The Kitchen 1.0 was built in early 1986. I wasn’t born yet. My Mom still had two short curly pony tails. Obviously the Kitchen 1.0 wasn’t a good enough construction: the door couldn’t close up. The roof didn’t cover every corner. Sink was still outdoor. There was only two holes on the wall as the window so the exhaust couldn’t get out efficiently. Why was it so bad? Because it was built by my Mom’s colleagues who were not professional builders at all, with very limited materi
(by My Mom) When my Mom was cooking dinner, sometimes she would put me next to her on a little seat above the coal storage. Other time she had other ways to handle me, I’ll introduce later. The coal stove and Chinese stir fry could create a lot of smoke and exhaust. The door (the one that never was able to close up) had to be wide open. The whole kitchen itself was already occupying the public lane space. The open door made it even harder for people to walk through. Nowadays
Kitchen 1.0 was built a few months before I was born and replaced by Kitchen 2.0 in 1990s. My Mom had her colleagues over to build this kitchen. I don’t have too much memories about it so I asked my Mom for help. My Mom's drawing It was a funny look kitchen: it had a door which could never close all the way up because the sink was in the way. My parents used to tie the handle of the door to the pipe on the sink with iron chains and lock them up: to pretend that the door is lo
Controlling the heat of a coal stove wasn't so easy. People do it by adjusting the air flow. Chimney+Fan=higher heat Certain dishes required very high heat. For restaurant cooking , they even needed to use a small electric fan. Most families would only use a grass made hand fan to reach a balance of heating fast and saving coals. （photo from internet） Getting the ash out was messy. Coals on the lower side burns out earlier. In order to keep the air flow, people needed to remo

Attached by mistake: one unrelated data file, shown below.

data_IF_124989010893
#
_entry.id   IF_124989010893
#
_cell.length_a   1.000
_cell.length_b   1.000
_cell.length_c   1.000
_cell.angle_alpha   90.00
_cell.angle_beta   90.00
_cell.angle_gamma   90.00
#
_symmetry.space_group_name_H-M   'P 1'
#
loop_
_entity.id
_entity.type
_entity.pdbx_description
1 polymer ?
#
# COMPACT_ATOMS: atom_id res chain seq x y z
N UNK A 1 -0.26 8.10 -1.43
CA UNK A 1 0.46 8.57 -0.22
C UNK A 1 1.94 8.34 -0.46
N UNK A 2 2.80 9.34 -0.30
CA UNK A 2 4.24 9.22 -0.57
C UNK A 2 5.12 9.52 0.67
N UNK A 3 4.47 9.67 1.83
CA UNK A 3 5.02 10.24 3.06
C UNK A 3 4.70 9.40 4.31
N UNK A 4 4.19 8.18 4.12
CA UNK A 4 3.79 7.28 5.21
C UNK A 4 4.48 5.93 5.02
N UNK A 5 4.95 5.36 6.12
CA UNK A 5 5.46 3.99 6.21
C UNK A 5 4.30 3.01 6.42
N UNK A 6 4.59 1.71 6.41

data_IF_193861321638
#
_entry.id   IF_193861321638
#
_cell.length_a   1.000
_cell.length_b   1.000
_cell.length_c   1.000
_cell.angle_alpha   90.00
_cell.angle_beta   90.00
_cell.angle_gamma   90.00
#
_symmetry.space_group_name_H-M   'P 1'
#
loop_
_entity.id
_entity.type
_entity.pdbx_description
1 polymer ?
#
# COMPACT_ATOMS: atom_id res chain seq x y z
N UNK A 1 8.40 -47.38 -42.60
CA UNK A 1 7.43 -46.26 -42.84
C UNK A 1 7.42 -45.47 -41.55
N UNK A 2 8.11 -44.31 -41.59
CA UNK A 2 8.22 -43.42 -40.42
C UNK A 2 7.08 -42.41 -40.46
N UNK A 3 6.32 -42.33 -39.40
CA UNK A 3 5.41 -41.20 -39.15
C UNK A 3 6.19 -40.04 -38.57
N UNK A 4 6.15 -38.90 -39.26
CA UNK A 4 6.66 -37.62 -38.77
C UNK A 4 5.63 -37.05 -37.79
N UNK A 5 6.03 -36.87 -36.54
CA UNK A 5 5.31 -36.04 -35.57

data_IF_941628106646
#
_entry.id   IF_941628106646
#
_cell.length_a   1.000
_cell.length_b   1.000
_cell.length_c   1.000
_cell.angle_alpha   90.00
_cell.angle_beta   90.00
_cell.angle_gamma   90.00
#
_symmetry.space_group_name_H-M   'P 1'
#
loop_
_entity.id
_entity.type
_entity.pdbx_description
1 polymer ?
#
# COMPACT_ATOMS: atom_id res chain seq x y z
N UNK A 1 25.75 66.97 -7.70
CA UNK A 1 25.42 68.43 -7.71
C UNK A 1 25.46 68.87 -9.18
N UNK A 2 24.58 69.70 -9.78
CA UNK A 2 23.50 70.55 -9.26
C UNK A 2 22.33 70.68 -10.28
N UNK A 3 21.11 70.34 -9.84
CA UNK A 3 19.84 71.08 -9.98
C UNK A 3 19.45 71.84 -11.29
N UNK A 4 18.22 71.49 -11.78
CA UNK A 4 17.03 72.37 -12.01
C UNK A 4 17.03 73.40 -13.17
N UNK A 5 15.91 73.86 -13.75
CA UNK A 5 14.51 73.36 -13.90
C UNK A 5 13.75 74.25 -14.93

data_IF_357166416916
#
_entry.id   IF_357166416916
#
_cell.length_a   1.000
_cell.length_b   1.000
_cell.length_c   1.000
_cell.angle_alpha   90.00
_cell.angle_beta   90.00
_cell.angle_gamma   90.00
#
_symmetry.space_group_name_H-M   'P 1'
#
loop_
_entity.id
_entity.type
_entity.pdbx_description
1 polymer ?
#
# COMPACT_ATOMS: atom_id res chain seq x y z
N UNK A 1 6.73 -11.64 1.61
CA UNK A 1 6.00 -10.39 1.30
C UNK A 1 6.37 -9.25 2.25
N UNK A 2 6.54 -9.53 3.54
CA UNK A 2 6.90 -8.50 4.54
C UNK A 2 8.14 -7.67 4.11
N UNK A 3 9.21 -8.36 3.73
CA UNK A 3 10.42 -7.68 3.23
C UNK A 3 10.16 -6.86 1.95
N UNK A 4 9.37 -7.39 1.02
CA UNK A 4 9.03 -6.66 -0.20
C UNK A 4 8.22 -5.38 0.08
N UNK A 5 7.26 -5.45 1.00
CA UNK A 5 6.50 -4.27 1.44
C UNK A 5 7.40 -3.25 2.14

This was the earliest stove we used. We also used coal cake stove, alcohol stove and electricity stove before gas appeared in our life. It was replaced when I was about 4 or 5 years old. I can't recall all the details about it, so I called my Mom up and got a lot of information. My Mom asked to be the 2nd author of this series.... Coal balls look like this. Burning a coal ball stove could create a lot of smoke and ashes.
We didn't have a kitchen nor gas in the first a few years. Sink was outdoor. Cooking was out door. Coal stove was what my Mom used to cook. We had a half open space as kitchen and that occupied the lane. Around 3-4pm, every family in the Lilong neighborhood would start the stove at the same time. The whole block became very smoky. The whole cooking process was definitely not easy. People needed to be very skilled and experienced in it so the heat would be just enough for all